Kendrick Lamar had a great year. DAMN. is unequivocally the best album of 2017; there are no ifs, ands, or buts about it. It's at the top of everyone's year-end list because Lamar is on the pulse of politics, hip-hop, rap, and identity issues. He uses aggression as a tool. Sit down, be humble, and have loyalty. DAMN. is an album for and of 2017.
Now that's out of the way, let's dive into the other albums that defined the year and look toward an opaque future. We're talking albums of personal redemption and personal isolation, albums that revel in the grotesque and shy from reality. These 10 projects show pop does not reign supreme, despite what the radio plays. This was a year of sonic variety, one that turned its sights inward in an effort to better what was happening outward. What the next year holds is beyond prediction but, man, does it have a new standard to surpass.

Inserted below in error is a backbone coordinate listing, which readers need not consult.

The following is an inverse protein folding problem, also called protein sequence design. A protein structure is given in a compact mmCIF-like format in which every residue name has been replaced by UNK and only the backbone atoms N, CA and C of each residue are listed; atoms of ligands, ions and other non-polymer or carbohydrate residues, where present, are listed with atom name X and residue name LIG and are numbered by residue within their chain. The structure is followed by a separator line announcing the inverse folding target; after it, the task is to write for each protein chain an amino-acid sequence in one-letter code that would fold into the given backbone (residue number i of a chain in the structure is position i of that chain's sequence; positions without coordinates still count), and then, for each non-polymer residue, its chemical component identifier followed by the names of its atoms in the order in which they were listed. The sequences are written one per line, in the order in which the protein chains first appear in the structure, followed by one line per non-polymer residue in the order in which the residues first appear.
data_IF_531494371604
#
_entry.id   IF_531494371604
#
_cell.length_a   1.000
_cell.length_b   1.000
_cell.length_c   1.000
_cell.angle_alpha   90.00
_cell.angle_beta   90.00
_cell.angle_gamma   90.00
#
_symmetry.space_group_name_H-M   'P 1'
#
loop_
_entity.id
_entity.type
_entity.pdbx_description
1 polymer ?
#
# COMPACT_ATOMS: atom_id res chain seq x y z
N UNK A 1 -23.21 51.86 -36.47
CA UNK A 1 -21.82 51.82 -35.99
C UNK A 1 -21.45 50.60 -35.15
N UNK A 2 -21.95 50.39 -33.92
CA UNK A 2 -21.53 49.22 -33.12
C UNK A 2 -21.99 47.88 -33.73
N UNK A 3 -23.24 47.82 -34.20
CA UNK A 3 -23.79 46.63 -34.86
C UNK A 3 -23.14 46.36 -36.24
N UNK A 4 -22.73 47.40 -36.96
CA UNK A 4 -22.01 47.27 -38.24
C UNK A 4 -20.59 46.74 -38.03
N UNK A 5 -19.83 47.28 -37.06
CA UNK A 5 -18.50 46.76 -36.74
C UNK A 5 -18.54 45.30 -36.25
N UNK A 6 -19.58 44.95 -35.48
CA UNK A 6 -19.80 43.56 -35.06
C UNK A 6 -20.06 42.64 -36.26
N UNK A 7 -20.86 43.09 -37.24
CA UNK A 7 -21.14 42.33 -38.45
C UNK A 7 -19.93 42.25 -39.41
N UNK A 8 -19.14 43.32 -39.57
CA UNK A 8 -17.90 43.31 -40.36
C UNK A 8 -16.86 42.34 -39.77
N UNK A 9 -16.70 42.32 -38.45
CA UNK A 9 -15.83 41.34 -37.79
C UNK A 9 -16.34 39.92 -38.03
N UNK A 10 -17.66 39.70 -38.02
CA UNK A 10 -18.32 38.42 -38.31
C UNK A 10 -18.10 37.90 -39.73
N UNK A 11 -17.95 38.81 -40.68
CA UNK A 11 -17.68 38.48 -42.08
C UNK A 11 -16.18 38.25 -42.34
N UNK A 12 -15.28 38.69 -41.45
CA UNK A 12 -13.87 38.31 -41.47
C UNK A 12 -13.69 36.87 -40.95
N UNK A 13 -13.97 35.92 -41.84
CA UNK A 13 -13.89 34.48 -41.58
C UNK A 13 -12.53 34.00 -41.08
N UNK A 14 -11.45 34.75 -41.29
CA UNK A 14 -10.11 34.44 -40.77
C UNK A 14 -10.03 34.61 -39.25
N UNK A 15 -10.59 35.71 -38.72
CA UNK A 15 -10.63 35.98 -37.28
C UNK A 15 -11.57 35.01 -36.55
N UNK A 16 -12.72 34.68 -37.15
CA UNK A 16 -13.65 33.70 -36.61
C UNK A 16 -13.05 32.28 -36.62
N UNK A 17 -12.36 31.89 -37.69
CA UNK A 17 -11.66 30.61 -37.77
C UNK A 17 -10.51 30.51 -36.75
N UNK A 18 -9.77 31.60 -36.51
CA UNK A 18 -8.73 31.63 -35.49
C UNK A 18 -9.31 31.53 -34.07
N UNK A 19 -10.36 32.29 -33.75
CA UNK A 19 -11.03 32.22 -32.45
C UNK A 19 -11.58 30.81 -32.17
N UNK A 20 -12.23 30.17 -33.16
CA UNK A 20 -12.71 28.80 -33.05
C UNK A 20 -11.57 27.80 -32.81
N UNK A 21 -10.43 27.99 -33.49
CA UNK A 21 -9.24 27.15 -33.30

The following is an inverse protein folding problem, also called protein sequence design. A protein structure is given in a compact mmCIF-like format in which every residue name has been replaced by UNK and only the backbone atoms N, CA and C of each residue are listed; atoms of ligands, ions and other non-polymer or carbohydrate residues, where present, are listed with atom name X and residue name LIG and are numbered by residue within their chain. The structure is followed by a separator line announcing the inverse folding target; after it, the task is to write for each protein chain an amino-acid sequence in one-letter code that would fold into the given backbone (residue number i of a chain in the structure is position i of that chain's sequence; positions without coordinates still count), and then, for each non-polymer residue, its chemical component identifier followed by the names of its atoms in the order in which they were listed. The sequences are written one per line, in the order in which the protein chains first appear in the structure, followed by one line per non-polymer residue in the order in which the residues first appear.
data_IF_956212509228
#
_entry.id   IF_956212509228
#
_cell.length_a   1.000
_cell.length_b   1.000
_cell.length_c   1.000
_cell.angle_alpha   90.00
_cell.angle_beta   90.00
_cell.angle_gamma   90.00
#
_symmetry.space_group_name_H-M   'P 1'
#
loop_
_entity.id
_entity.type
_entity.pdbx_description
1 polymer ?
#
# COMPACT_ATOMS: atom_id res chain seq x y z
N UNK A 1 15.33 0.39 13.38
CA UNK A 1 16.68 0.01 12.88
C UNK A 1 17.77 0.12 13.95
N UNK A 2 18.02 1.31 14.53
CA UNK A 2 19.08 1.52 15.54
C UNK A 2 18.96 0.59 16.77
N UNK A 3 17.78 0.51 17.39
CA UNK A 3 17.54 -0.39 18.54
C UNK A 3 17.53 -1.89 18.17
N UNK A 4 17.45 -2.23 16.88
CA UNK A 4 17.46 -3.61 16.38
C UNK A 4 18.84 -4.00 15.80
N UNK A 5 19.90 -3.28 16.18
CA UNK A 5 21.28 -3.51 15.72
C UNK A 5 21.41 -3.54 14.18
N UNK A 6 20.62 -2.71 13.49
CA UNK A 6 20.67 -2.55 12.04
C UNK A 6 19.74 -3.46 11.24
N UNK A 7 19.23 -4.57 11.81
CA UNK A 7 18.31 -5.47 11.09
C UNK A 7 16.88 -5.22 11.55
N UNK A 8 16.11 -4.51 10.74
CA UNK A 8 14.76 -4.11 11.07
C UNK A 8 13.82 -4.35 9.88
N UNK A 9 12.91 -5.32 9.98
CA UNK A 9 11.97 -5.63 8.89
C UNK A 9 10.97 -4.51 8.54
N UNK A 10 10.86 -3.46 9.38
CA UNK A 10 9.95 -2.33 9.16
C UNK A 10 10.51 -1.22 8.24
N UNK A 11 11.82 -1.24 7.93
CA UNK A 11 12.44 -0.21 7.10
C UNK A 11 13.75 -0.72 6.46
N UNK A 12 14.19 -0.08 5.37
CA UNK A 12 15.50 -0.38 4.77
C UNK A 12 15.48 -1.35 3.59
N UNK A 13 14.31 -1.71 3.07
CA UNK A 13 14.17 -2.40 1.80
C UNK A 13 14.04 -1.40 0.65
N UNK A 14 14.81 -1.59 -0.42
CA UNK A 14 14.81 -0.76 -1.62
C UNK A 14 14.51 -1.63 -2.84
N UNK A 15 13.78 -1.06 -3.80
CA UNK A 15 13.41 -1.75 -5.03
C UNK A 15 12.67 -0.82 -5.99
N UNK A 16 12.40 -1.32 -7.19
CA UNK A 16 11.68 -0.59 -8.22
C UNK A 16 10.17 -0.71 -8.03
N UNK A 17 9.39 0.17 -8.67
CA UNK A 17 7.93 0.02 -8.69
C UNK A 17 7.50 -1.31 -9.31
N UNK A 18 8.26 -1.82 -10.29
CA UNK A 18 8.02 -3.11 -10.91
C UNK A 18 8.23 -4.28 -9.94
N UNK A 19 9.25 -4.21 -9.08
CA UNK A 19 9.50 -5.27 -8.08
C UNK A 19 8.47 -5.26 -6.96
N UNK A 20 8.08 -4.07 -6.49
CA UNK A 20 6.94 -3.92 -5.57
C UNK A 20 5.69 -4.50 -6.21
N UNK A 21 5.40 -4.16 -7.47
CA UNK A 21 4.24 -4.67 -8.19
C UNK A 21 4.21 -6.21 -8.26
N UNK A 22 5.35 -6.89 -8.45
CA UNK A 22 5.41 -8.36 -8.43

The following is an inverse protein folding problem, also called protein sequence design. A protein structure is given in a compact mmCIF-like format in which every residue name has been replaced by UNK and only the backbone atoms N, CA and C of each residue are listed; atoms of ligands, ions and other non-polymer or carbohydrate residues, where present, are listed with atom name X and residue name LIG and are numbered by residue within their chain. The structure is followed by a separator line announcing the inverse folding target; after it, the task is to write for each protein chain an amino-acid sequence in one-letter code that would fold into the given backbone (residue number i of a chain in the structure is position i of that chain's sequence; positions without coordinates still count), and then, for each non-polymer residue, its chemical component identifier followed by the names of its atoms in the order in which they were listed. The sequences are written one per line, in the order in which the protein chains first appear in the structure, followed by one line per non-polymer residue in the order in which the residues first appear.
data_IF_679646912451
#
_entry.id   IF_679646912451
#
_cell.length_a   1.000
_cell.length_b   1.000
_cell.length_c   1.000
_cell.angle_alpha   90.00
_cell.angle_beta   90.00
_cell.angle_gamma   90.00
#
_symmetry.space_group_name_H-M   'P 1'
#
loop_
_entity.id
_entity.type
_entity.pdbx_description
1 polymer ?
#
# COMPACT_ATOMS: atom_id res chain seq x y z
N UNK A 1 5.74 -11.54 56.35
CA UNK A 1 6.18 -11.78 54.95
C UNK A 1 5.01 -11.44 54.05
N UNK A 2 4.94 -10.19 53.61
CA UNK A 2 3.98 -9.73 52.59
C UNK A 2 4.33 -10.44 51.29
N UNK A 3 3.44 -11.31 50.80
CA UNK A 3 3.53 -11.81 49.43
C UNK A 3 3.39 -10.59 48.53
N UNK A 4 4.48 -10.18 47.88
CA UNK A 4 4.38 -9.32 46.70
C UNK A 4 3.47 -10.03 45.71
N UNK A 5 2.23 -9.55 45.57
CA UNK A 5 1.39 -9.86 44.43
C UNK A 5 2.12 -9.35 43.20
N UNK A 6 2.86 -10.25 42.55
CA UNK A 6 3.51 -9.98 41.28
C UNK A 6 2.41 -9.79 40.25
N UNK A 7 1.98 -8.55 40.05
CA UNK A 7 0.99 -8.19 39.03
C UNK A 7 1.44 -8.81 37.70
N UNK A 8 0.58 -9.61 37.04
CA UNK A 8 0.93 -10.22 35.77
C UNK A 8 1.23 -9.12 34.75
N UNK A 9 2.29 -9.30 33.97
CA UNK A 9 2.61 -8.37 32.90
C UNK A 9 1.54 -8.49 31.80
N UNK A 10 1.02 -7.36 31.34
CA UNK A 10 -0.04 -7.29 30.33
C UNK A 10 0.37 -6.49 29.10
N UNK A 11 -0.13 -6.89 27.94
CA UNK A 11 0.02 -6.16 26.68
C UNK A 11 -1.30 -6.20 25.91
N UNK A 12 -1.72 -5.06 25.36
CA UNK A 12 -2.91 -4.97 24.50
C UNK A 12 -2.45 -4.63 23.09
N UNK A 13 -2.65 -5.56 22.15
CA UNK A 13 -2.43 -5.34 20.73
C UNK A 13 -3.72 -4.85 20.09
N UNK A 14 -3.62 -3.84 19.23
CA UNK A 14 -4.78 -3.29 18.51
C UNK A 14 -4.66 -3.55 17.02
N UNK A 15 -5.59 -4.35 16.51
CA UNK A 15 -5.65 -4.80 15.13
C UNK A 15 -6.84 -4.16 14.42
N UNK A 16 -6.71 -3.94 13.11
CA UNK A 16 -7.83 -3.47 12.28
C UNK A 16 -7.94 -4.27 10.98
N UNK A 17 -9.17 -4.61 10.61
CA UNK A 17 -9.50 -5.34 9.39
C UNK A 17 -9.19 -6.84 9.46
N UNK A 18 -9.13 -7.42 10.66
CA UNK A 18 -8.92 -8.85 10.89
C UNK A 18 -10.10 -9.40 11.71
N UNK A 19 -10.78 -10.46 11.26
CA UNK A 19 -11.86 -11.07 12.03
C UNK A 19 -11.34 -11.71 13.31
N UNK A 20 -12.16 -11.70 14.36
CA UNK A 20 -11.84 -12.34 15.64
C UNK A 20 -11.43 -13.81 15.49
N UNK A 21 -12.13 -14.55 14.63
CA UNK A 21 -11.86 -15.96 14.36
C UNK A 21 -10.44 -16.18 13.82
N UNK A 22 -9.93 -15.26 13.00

Rainbow - Kesha
Let's talk about redemption. Kesha found her voice again after a trying couple of years with legal battles, facing her accused abuser, and rehab. Would Kesha ever be able to release new music? The answer came, finally, with "Praying" and the subsequent album, Rainbow. Bitter, Kesha is not. Rainbow is a down-to-earth fusion of pop, country, and rock that keeps the focus on betterment, as opposed to resentment. "Don't let the bastards get you down," she kicks the album off with, leading to songs that seek to uplift rather than cast blame. The healing power of music is prevalent in Rainbow. This is a triumphant album, one that's worth listening to from beginning to end.
Turn Out the Lights - Julien Baker
Loneliness is universal. Faith is subjective. Music is the soul. Julien Baker proved herself to be this generation's purveyor of existential longing and heavenly sorrow with Turn Out the Lights. It's a radically spiritual album that finds Baker cursing the fates and tempting the devil. Baker's skill as a guitarist is unmatched right now, and her ability to make the density of depression and addiction feel humanely reachable is arresting.
Trip - Jhené Aiko